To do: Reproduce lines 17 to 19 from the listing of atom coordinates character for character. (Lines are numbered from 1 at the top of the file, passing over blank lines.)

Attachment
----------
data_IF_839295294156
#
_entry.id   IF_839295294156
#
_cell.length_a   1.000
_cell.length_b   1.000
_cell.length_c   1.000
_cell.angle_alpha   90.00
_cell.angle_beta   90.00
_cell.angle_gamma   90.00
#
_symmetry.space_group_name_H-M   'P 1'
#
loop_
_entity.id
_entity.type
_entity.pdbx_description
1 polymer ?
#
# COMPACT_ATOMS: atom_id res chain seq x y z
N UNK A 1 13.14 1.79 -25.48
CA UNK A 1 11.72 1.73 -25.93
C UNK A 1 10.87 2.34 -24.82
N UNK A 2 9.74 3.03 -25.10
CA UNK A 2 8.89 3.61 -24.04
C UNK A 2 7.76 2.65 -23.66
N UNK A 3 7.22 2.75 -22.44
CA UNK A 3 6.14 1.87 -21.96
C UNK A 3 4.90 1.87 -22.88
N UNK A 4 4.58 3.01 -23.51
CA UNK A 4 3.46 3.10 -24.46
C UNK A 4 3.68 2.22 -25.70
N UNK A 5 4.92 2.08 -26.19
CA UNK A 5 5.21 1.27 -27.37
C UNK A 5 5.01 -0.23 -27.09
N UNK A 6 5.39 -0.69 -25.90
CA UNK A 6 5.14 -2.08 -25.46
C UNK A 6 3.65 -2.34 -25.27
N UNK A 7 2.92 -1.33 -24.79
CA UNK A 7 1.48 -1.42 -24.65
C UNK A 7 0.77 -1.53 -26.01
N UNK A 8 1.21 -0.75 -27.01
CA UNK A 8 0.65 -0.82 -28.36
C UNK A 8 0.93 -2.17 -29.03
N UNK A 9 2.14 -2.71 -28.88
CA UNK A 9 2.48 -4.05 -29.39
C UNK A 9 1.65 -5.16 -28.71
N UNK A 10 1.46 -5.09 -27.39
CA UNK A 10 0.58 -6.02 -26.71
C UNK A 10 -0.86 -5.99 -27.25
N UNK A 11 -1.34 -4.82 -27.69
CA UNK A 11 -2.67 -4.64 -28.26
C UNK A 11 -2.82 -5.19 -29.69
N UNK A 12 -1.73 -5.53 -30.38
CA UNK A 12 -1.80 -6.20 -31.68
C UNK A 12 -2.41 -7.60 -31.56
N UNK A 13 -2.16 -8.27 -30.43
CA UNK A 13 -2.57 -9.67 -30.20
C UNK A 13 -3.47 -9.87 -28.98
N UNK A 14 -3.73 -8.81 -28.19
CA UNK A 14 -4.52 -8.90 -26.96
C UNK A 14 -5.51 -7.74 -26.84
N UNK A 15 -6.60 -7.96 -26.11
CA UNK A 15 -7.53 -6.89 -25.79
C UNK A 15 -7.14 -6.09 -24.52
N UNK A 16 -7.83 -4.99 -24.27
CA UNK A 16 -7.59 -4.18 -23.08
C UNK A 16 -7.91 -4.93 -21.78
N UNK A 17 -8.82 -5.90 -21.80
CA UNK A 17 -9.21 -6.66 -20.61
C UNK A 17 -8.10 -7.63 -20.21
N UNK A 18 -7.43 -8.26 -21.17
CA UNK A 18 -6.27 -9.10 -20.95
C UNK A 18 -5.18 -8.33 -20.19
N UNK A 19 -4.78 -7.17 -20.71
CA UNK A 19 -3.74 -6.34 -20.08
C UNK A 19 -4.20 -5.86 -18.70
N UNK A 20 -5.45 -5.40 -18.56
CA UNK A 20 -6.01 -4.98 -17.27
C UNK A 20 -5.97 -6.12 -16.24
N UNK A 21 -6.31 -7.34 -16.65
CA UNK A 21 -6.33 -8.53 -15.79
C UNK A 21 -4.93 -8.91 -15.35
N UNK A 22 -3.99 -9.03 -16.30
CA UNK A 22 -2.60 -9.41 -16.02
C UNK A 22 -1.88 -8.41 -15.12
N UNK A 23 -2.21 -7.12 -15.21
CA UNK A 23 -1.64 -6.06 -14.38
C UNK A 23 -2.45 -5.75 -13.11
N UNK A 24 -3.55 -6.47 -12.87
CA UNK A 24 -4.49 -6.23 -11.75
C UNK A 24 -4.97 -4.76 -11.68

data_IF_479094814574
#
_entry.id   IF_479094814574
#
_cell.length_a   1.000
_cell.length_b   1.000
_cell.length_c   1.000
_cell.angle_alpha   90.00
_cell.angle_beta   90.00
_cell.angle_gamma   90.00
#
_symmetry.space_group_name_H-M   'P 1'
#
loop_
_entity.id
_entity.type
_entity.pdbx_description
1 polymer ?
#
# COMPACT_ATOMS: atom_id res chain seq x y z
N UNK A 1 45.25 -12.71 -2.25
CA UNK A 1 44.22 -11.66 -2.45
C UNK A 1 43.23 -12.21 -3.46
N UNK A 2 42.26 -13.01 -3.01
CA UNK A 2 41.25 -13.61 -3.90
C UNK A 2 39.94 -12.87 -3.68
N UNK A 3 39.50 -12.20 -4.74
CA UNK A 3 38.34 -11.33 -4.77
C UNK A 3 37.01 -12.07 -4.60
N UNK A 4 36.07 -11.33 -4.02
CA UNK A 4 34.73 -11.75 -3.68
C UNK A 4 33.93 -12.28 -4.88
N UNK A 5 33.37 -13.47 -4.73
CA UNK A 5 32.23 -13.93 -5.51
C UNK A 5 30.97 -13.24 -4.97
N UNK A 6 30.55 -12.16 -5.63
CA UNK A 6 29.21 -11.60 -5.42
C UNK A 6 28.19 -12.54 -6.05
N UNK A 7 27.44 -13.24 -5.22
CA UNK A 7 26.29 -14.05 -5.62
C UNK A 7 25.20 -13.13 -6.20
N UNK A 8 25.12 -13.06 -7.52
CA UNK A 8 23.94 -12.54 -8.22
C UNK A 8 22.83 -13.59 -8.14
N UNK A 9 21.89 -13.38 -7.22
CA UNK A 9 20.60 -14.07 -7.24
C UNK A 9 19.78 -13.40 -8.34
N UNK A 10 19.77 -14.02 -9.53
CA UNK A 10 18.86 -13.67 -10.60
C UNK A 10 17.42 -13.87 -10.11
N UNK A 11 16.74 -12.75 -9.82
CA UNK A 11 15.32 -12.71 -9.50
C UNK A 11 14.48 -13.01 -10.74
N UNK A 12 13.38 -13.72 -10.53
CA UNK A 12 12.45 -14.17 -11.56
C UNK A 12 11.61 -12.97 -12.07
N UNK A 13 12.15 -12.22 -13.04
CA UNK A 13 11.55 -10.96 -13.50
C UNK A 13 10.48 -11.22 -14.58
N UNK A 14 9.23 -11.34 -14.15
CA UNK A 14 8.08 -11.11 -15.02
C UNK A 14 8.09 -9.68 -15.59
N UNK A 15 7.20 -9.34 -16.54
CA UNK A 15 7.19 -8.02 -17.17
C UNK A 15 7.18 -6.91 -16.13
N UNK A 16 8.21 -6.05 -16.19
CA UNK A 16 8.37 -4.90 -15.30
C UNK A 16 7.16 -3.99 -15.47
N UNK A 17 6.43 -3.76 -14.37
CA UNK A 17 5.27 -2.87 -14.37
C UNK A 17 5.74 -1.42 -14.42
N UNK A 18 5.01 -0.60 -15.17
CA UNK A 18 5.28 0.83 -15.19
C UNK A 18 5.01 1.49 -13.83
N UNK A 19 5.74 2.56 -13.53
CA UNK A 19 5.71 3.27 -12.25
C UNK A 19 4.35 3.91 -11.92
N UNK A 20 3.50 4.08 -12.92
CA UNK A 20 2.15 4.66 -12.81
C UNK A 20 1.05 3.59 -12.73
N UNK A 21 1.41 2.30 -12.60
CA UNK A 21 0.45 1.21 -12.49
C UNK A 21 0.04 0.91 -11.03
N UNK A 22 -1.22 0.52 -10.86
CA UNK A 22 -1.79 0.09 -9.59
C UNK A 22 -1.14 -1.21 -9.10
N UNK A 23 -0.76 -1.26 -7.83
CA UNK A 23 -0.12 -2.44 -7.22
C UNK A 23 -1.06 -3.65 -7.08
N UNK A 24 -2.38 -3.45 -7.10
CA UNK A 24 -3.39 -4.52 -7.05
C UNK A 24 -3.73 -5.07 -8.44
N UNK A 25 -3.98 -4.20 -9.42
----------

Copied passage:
_entity.pdbx_description
1 polymer ?
#